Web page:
My generation grew up with TV. We were often referred to as “cathode tube babies.” My kids grew up with computers. We might call them “micro chip babies.”
This past weekend, a baby was born at GRMC while his father was deployed thousands of miles away serving this great nation in the military. For generations, babies have been born while fathers have fought wars half a world away. News about the new baby came through letters or telegrams. This weekend Grinnell Regional used Skype for the first time to bring the father right into the birthing room to witness in real time the birth of his first son and support his wife through the labor and delivery. Sometimes we bemoan technology’s takeover of the world. In this case, technology was truly miraculous as the miracle of birth unfolded.
Certainly, cameras, phones, and digital recording devices have been a mainstay in delivery rooms for years now. In this case, the first idea was to video record the birth and send the recording to the Middle East so Dad could see the birth of little Gabriel. Then mom mentioned that she and her husband had been using Skype as a communication tool during the final two months of the pregnancy and the idea popped up to use the computer to link the family together for the birth. Thanks goodness for the wireless router we installed last year. It was amazing!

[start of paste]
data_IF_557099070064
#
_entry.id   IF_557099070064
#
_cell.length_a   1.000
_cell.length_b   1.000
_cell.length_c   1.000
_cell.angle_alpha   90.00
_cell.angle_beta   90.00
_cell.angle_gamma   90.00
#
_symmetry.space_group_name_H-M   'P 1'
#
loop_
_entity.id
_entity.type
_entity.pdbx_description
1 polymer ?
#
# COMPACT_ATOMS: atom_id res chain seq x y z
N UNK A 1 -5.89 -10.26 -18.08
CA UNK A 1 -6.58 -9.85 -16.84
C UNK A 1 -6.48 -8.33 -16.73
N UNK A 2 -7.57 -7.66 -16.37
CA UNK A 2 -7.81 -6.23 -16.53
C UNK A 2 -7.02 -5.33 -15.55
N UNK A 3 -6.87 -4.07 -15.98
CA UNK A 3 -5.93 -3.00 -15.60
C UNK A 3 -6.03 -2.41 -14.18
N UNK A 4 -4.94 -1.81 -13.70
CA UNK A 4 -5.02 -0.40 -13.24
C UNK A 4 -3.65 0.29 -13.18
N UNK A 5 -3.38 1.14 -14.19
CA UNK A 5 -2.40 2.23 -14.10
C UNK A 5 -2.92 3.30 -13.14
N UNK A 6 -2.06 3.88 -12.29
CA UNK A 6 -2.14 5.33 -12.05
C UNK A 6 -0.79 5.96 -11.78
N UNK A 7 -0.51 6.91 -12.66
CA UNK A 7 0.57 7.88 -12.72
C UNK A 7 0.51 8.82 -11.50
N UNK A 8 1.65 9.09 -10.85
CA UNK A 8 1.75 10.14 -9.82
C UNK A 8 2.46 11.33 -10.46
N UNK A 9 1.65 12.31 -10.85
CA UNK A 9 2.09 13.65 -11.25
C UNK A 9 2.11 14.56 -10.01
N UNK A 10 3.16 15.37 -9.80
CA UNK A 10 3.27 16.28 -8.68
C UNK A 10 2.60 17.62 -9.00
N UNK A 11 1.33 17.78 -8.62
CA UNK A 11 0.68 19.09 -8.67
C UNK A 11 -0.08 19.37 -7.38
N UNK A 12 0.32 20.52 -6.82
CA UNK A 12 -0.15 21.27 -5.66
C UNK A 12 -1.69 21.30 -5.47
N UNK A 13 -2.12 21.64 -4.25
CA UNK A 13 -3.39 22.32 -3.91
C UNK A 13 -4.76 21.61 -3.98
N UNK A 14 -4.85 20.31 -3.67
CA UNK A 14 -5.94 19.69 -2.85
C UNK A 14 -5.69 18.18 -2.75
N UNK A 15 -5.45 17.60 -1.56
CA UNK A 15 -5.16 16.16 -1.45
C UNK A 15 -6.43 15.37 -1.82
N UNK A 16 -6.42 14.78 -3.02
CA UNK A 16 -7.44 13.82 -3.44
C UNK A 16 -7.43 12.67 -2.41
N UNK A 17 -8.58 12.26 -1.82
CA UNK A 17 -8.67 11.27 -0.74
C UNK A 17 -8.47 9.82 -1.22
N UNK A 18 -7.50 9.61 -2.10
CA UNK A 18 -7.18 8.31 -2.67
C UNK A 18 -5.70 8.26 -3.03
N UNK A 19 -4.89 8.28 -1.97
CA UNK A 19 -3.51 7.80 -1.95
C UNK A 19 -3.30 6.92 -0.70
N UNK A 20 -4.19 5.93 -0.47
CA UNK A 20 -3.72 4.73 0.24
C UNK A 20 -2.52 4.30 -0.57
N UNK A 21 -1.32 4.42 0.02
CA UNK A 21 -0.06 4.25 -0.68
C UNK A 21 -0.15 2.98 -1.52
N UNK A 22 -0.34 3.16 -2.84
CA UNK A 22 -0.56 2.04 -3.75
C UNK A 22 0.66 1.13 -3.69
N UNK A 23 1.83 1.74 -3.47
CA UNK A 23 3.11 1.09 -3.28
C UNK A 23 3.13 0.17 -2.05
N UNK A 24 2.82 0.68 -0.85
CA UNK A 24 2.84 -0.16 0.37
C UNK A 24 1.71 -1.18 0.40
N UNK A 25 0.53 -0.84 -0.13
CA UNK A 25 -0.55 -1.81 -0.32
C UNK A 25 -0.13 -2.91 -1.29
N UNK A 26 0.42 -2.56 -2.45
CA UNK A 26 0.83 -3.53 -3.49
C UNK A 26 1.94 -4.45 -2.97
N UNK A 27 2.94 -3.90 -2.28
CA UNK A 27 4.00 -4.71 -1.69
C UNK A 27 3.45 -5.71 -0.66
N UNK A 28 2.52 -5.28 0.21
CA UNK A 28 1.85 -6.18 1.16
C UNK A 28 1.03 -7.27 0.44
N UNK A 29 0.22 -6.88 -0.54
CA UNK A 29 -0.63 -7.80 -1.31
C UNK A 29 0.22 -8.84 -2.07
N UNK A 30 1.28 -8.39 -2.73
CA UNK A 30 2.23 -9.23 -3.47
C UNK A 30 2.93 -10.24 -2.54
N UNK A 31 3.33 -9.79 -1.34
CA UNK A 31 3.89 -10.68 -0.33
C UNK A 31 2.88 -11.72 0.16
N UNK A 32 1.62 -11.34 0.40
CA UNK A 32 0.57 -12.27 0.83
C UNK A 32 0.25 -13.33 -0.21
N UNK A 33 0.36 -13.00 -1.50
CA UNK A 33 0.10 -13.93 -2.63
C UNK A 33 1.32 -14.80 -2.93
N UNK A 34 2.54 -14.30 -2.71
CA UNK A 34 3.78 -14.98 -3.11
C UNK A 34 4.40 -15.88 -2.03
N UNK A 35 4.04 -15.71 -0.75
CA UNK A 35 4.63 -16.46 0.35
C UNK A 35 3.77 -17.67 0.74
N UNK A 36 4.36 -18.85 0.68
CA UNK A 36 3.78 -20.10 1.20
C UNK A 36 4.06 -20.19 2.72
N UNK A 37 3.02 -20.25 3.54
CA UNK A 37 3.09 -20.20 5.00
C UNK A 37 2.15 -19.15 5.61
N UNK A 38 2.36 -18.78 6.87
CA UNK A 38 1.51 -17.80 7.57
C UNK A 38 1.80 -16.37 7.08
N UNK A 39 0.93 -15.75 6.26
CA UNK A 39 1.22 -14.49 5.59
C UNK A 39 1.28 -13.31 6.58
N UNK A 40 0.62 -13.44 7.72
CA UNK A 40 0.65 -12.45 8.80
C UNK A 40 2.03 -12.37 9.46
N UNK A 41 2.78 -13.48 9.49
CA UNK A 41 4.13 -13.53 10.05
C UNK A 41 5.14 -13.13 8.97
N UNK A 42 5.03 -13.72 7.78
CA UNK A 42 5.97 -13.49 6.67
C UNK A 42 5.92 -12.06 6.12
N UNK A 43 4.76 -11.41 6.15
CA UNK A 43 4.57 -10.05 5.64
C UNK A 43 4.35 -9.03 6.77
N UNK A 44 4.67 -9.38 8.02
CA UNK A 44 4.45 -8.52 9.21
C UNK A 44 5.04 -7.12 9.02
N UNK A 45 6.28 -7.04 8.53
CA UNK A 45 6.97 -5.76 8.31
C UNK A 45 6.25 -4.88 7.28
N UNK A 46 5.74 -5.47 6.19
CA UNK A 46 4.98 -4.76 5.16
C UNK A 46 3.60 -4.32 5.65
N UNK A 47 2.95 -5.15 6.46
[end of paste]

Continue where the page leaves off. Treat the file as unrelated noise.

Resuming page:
When Des Moines television station KCCI heard about the story, they sent a crew to Grinnell to check it out. The story can be found on their web site at the following link: http://www.kcci.com/video/24336862/index.html. I posted the link yesterday quickly. It was a feel good, human interest story of the best kind.
I may have been a TV baby. Little Gabriel is truly an “internet baby!” Congratulations to Mom and Dad on the birth of their son. And thanks to all the folks—the doctor, nurses and in this case, the information technology team at GRMC—for going the extra mile to make sure this Dad was “virtually” in the room to see the first few breaths of his son!